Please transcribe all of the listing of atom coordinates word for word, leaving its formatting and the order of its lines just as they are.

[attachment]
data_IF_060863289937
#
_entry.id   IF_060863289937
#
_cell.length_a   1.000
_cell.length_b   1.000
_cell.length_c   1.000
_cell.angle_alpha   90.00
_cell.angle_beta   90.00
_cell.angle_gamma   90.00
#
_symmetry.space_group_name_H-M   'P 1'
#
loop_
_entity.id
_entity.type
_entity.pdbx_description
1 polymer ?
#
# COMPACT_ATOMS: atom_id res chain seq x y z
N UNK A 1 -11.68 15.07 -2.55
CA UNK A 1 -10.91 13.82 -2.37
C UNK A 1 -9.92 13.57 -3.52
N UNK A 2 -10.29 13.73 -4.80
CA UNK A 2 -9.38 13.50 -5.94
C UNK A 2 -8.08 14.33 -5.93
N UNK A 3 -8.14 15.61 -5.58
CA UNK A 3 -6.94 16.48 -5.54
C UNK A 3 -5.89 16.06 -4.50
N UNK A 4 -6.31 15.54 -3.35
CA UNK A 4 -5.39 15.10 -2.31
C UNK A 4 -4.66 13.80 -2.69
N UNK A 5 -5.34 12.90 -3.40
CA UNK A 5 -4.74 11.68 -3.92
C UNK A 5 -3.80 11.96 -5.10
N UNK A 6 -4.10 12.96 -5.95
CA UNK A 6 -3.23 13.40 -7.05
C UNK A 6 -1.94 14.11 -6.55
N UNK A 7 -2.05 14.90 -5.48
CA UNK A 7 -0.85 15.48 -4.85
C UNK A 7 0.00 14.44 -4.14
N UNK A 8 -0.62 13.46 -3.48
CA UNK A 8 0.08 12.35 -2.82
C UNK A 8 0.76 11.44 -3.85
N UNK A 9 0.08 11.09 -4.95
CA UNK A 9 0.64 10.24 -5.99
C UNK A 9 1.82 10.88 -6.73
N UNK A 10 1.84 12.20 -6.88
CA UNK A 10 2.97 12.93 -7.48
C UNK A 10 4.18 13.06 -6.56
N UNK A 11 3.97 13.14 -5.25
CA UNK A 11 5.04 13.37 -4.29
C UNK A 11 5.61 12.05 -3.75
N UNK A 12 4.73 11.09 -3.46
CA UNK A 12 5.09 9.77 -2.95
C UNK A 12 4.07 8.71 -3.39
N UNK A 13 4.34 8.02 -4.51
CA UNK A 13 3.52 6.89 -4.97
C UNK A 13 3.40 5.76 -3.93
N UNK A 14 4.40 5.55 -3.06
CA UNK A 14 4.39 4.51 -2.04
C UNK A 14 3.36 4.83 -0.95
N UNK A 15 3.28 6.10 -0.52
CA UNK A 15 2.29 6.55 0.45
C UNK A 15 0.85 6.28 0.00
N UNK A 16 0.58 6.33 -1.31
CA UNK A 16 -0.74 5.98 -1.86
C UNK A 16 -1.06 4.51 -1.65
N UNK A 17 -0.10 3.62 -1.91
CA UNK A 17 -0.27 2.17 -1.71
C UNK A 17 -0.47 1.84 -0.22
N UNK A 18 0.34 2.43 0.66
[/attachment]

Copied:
data_IF_060863289937
#
_entry.id   IF_060863289937
#
_cell.length_a   1.000
_cell.length_b   1.000
_cell.length_c   1.000
_cell.angle_alpha   90.00
_cell.angle_beta   90.00
_cell.angle_gamma   90.00
#
_symmetry.space_group_name_H-M   'P 1'
#
loop_
_entity.id
_entity.type
_entity.pdbx_description
1 polymer ?
#
# COMPACT_ATOMS: atom_id res chain seq x y z
N UNK A 1 -11.68 15.07 -2.55
CA UNK A 1 -10.91 13.82 -2.37
C UNK A 1 -9.92 13.57 -3.52
N UNK A 2 -10.29 13.73 -4.80
CA UNK A 2 -9.38 13.50 -5.94
C UNK A 2 -8.08 14.33 -5.93
N UNK A 3 -8.14 15.61 -5.58
CA UNK A 3 -6.94 16.48 -5.54
C UNK A 3 -5.89 16.06 -4.50
N UNK A 4 -6.31 15.54 -3.35
CA UNK A 4 -5.39 15.10 -2.31
C UNK A 4 -4.66 13.80 -2.69
N UNK A 5 -5.34 12.90 -3.40
CA UNK A 5 -4.74 11.68 -3.92
C UNK A 5 -3.80 11.96 -5.10
N UNK A 6 -4.10 12.96 -5.95
CA UNK A 6 -3.23 13.40 -7.05
C UNK A 6 -1.94 14.11 -6.55
N UNK A 7 -2.05 14.90 -5.48
CA UNK A 7 -0.85 15.48 -4.85
C UNK A 7 0.00 14.44 -4.14
N UNK A 8 -0.62 13.46 -3.48
CA UNK A 8 0.08 12.35 -2.82
C UNK A 8 0.76 11.44 -3.85
N UNK A 9 0.08 11.09 -4.95
CA UNK A 9 0.64 10.24 -5.99
C UNK A 9 1.82 10.88 -6.73
N UNK A 10 1.84 12.20 -6.88
CA UNK A 10 2.97 12.93 -7.48
C UNK A 10 4.18 13.06 -6.56
N UNK A 11 3.97 13.14 -5.25
CA UNK A 11 5.04 13.37 -4.29
C UNK A 11 5.61 12.05 -3.75
N UNK A 12 4.73 11.09 -3.46
CA UNK A 12 5.09 9.77 -2.95
C UNK A 12 4.07 8.71 -3.39
N UNK A 13 4.34 8.02 -4.51
CA UNK A 13 3.52 6.89 -4.97
C UNK A 13 3.40 5.76 -3.93
N UNK A 14 4.40 5.55 -3.06
CA UNK A 14 4.39 4.51 -2.04
C UNK A 14 3.36 4.83 -0.95
N UNK A 15 3.28 6.10 -0.52
CA UNK A 15 2.29 6.55 0.45
C UNK A 15 0.85 6.28 0.00
N UNK A 16 0.58 6.33 -1.31
CA UNK A 16 -0.74 5.98 -1.86
C UNK A 16 -1.06 4.51 -1.65
N UNK A 17 -0.10 3.62 -1.91
CA UNK A 17 -0.27 2.17 -1.71
C UNK A 17 -0.47 1.84 -0.22
N UNK A 18 0.34 2.43 0.66